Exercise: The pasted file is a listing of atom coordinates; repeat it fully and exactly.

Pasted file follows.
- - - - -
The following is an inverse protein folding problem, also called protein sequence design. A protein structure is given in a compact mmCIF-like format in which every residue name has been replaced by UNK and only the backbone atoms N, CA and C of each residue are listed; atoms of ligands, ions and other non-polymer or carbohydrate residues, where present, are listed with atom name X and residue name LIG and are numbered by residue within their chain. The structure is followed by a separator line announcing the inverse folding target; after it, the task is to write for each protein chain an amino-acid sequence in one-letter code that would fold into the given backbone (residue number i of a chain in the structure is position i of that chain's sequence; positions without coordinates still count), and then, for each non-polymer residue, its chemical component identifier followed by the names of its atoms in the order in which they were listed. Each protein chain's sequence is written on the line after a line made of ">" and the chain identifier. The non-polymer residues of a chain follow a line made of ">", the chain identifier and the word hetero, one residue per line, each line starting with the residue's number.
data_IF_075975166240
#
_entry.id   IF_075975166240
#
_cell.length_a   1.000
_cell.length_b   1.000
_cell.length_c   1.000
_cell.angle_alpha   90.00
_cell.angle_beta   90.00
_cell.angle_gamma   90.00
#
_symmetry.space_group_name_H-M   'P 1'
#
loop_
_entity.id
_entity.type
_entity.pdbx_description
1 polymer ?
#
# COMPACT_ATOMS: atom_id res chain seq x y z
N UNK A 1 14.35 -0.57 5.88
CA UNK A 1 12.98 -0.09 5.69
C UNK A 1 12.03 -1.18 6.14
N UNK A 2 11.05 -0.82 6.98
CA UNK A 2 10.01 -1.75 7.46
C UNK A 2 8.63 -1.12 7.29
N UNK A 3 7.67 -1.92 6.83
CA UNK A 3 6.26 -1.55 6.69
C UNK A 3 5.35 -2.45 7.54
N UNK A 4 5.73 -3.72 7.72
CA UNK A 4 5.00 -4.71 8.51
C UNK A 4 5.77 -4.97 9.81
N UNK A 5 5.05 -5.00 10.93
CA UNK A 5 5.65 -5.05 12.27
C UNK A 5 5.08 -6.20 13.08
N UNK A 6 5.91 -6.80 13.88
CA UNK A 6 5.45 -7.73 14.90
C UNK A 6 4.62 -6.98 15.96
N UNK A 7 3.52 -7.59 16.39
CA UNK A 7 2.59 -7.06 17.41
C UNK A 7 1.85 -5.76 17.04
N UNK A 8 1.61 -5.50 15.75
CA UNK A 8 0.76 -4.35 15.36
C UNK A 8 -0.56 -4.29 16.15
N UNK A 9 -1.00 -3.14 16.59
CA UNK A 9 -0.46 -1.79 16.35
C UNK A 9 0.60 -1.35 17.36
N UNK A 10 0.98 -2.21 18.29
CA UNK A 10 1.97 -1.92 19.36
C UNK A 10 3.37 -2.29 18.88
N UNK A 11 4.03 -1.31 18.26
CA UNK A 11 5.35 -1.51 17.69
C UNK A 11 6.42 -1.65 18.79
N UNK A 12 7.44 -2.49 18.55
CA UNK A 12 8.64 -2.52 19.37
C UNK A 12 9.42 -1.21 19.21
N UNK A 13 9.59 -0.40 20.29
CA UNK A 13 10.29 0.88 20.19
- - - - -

The following is an inverse protein folding problem, also called protein sequence design. A protein structure is given in a compact mmCIF-like format in which every residue name has been replaced by UNK and only the backbone atoms N, CA and C of each residue are listed; atoms of ligands, ions and other non-polymer or carbohydrate residues, where present, are listed with atom name X and residue name LIG and are numbered by residue within their chain. The structure is followed by a separator line announcing the inverse folding target; after it, the task is to write for each protein chain an amino-acid sequence in one-letter code that would fold into the given backbone (residue number i of a chain in the structure is position i of that chain's sequence; positions without coordinates still count), and then, for each non-polymer residue, its chemical component identifier followed by the names of its atoms in the order in which they were listed. Each protein chain's sequence is written on the line after a line made of ">" and the chain identifier. The non-polymer residues of a chain follow a line made of ">", the chain identifier and the word hetero, one residue per line, each line starting with the residue's number.
data_IF_075975166240
#
_entry.id   IF_075975166240
#
_cell.length_a   1.000
_cell.length_b   1.000
_cell.length_c   1.000
_cell.angle_alpha   90.00
_cell.angle_beta   90.00
_cell.angle_gamma   90.00
#
_symmetry.space_group_name_H-M   'P 1'
#
loop_
_entity.id
_entity.type
_entity.pdbx_description
1 polymer ?
#
# COMPACT_ATOMS: atom_id res chain seq x y z
N UNK A 1 14.35 -0.57 5.88
CA UNK A 1 12.98 -0.09 5.69
C UNK A 1 12.03 -1.18 6.14
N UNK A 2 11.05 -0.82 6.98
CA UNK A 2 10.01 -1.75 7.46
C UNK A 2 8.63 -1.12 7.29
N UNK A 3 7.67 -1.92 6.83
CA UNK A 3 6.26 -1.55 6.69
C UNK A 3 5.35 -2.45 7.54
N UNK A 4 5.73 -3.72 7.72
CA UNK A 4 5.00 -4.71 8.51
C UNK A 4 5.77 -4.97 9.81
N UNK A 5 5.05 -5.00 10.93
CA UNK A 5 5.65 -5.05 12.27
C UNK A 5 5.08 -6.20 13.08
N UNK A 6 5.91 -6.80 13.88
CA UNK A 6 5.45 -7.73 14.90
C UNK A 6 4.62 -6.98 15.96
N UNK A 7 3.52 -7.59 16.39
CA UNK A 7 2.59 -7.06 17.41
C UNK A 7 1.85 -5.76 17.04
N UNK A 8 1.61 -5.50 15.75
CA UNK A 8 0.76 -4.35 15.36
C UNK A 8 -0.56 -4.29 16.15
N UNK A 9 -1.00 -3.14 16.59
CA UNK A 9 -0.46 -1.79 16.35
C UNK A 9 0.60 -1.35 17.36
N UNK A 10 0.98 -2.21 18.29
CA UNK A 10 1.97 -1.92 19.36
C UNK A 10 3.37 -2.29 18.88
N UNK A 11 4.03 -1.31 18.26
CA UNK A 11 5.35 -1.51 17.69
C UNK A 11 6.42 -1.65 18.79
N UNK A 12 7.44 -2.49 18.55
CA UNK A 12 8.64 -2.52 19.37
C UNK A 12 9.42 -1.21 19.21
N UNK A 13 9.59 -0.40 20.29
CA UNK A 13 10.29 0.88 20.19